Patients bearing gifts

January 11, 2002

Beware them? Not these. Their tokens come from the heart.

 

Patients bearing gifts

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Beware them? Not these. Their tokens come from the heart.

By Gail Garfinkel Weiss
Senior Editor

Accepting two chickens as payment for treating a patient may be a thing of the past, but that doesn't mean patients have stopped trying to feed you—or give you other tokens of appreciation.

Some tokens aren't token. When gastroenterologist Sarkis J. Chobanian was chief resident at the National Naval Medical Center in Bethesda, MD, he cared for the "favorite" wife of the emir of Yemen, and his colleagues treated the emir's daughter and other relatives. The emir, obviously impressed, presented the doctors with a jewel-encrusted chalice—an irresistible item that, sadly, clashed with an immovable federal rule prohibiting Navy doctors from accepting gifts of "significant value."

"I think the limit was $20 in those days," Chobanian laments. "Given our financial situation, it sure would have been nice to get my share of those jewels."

Equally valuable—for sentimental reasons—is the pair of sneakers a patient knitted for Sacramento internist Eugene Ogrod . "She remembered a simpler time when her mom bought her high-top sneakers for the new school year," he says. "I shared similar memories. The gift is especially poignant because she made it after we had diagnosed her lung cancer; her life expectancy was only a few months."

FP Stanley J. Sczecienski, an avid outdoorsman from Westland, MI, still delights in the carved fish plaque a patient made for him. "He's a master of the scroll saw," Sczecienski notes. "He actually took a walnut from a tree near my office and grew the tree before he created the art."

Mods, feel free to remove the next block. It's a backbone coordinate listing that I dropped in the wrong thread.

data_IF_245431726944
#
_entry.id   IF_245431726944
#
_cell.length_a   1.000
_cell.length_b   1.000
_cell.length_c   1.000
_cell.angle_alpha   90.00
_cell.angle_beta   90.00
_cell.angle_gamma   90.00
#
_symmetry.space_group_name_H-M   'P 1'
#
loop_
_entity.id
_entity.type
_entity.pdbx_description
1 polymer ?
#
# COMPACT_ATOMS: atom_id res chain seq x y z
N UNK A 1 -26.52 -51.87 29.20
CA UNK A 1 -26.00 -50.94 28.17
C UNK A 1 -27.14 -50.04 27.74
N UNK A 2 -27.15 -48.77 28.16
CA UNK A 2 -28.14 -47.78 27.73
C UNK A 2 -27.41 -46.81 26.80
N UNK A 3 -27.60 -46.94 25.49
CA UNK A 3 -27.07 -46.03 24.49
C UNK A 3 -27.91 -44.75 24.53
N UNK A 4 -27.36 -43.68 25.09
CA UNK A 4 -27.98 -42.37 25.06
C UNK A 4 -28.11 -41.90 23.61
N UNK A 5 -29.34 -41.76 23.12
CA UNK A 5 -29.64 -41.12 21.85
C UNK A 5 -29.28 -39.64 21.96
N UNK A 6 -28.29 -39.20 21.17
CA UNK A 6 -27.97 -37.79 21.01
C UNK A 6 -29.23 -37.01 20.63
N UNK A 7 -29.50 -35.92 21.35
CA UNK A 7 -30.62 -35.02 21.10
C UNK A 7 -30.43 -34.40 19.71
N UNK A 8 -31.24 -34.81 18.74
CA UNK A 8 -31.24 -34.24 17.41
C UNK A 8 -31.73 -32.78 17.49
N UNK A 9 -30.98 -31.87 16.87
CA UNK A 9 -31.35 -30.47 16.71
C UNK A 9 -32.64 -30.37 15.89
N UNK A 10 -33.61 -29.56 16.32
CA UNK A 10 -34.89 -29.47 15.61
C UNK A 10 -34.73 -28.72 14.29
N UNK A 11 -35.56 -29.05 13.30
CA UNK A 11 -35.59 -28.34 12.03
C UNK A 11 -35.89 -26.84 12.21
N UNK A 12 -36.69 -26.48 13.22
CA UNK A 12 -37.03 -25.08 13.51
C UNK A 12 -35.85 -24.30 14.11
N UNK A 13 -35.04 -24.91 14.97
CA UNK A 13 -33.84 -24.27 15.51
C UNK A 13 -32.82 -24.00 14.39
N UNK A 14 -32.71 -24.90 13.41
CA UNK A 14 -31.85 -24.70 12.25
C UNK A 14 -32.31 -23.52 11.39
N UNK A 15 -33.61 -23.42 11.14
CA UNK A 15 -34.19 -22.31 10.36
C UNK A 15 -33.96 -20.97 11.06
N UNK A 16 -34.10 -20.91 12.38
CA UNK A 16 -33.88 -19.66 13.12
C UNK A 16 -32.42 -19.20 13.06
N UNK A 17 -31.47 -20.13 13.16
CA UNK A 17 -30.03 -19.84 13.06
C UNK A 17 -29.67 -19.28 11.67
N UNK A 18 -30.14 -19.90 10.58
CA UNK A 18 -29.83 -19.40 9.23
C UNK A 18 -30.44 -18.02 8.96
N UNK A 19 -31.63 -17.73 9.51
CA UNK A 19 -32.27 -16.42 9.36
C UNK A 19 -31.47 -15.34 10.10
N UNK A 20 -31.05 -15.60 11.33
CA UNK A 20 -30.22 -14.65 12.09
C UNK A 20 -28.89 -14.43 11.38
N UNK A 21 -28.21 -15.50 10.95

Another skilled patient showed his gratitude to Missouri ophthalmologist John C. Hagan III. His failing vision returned to normal after Hagan performed cataract surgery on him. He rewarded the doctor with three exquisitely carved canes (at left). "Someday, you may need them," the man told Hagan.

What am I supposed to do with this?

Have you heard the one about the Christmas card that wasn't? In December 1988, when internist Jeffrey Jackson of Silver Spring, MD, was halfway through his internship, he was having trouble adopting a holiday frame of mind. "The innumerable admissions, long nights on call, and crush of patient responsibilities were beginning to wear on me," he recalls. "So I was quite excited when one of my favorite patients handed me an envelope. 'My first Christmas card from a patient,' I thought. 'What a joy to be a doctor.'

"I decided to wait until I got home to open it—all the better to savor the moment. Finally, I slit the envelope—and found three completed stool guaiac cards. My first instinct was to cry, but I burst out laughing instead. At least, I thought, the patient had followed my suggestion for health screening."

If it's the thought that counts, otolaryngologist Wallace Rubin of Metairie, LA, doesn't want to know what the patient who gave him a lethal-looking knife was thinking. "The knife is beautiful, and handmade," he says, "but it's scary to receive such a gift."